High Court to hear Bamber challenge

Hillingdon Times: The High Court will consider the latest legal action brought by killer Jeremy Bamber The High Court will consider the latest legal action brought by killer Jeremy Bamber

The High Court will consider the latest legal action brought by killer Jeremy Bamber in his fight to overturn his convictions for murdering five relatives more than 25 years ago.

Two judges in London will hear a judicial review application.

Bamber wants to challenge a refusal by the Criminal Cases Review Commission (CCRC), the independent body which investigates possible miscarriages of justice, to refer his case back to the Court of Appeal to be looked at again.

The hearing follows the rejection by a single judge, who studied the case papers in private, of Bamber's application for permission to seek judicial review of the CCRC's decision.

His renewed application will be dealt with by Sir John Thomas, president of the Queen's Bench Division, and Mr Justice Globe.

Bamber, 51, who is serving a whole-life term for the 1985 killings, has always protested his innocence and claims his schizophrenic sister Sheila Caffell shot her family before turning the gun on herself in a remote Essex farmhouse.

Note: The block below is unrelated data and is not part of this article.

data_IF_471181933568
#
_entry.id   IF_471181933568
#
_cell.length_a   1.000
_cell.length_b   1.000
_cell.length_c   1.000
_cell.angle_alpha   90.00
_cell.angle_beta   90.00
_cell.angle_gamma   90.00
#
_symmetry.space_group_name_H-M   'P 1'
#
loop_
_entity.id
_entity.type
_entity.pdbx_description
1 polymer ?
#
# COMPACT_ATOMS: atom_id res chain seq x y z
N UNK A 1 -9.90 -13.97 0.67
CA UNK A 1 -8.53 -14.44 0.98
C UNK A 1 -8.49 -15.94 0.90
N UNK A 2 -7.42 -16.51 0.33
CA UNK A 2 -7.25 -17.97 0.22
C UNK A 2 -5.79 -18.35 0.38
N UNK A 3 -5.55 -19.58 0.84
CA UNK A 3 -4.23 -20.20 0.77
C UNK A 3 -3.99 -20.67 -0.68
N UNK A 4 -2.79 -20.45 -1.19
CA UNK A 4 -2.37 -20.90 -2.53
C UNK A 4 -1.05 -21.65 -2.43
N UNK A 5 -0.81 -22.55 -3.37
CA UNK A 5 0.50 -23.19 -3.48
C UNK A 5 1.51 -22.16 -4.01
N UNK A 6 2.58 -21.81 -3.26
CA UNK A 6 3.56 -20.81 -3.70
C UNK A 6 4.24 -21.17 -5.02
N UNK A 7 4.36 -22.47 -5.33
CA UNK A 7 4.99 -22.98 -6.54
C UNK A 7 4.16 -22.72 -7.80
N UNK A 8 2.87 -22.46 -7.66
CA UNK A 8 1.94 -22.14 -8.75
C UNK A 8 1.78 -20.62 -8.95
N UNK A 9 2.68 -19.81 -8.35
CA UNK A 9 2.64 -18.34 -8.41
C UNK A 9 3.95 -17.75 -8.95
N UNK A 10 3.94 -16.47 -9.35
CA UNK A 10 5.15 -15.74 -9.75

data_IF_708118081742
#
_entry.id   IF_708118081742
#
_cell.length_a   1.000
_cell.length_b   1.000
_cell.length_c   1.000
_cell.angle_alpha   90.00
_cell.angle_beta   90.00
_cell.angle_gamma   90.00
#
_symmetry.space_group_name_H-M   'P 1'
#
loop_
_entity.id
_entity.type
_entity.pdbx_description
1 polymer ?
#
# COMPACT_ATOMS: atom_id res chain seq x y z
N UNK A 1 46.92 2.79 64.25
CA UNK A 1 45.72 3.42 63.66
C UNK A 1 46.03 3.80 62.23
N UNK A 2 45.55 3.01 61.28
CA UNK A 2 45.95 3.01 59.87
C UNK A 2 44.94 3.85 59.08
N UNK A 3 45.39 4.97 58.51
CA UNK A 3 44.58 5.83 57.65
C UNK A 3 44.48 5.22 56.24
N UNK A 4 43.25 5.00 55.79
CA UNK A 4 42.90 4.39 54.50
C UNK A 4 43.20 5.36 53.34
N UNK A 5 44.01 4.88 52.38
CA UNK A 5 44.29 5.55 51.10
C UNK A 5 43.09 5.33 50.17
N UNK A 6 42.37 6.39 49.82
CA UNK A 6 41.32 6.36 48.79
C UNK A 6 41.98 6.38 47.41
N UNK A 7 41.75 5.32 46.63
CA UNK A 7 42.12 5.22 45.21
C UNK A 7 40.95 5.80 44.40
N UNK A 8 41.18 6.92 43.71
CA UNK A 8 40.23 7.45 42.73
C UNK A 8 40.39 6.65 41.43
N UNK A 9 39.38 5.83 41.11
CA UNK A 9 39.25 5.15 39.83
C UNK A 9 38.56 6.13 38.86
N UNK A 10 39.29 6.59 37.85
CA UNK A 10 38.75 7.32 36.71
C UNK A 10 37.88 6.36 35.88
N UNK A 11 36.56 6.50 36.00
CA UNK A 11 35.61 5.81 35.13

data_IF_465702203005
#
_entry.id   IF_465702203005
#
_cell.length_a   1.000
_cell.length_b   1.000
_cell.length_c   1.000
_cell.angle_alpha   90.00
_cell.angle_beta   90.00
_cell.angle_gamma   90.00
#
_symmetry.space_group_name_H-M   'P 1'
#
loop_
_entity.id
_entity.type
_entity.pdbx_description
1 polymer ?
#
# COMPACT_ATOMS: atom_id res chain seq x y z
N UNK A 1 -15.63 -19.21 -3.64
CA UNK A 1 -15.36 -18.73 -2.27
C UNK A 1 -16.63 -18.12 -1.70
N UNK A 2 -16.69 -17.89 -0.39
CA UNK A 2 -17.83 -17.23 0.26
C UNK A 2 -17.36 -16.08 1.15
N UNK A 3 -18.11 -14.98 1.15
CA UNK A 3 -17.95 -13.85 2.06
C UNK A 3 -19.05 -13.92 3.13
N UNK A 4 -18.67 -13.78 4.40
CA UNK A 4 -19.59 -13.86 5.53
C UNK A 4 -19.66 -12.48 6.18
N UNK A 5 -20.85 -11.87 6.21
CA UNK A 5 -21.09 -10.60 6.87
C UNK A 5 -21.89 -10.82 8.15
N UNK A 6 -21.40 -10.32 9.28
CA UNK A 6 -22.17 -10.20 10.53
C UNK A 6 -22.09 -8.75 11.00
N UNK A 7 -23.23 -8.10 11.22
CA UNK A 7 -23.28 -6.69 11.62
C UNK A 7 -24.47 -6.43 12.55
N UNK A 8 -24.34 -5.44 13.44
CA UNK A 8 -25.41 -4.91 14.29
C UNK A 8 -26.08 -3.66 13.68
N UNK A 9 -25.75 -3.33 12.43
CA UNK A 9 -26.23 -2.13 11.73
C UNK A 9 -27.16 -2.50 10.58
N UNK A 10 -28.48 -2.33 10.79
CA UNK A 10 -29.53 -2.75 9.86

Announcing its decision in April, the CCRC said that despite a lengthy and complex investigation, it "has not identified any evidence or legal argument that it considers capable of raising a real possibility that the Court of Appeal would quash the convictions".

:: Bamber and two other murderers are involved in a European court battle against their "whole-life" prison terms - which give prisoners no chance of release.

Lawyers are urging judges in Strasbourg to rule that UK law allowing the most dangerous offenders to be kept behind bars until they die breaches their human rights.

click2find

About cookies

We want you to enjoy your visit to our website. That's why we use cookies to enhance your experience. By staying on our website you agree to our use of cookies. Find out more about the cookies we use.

I agree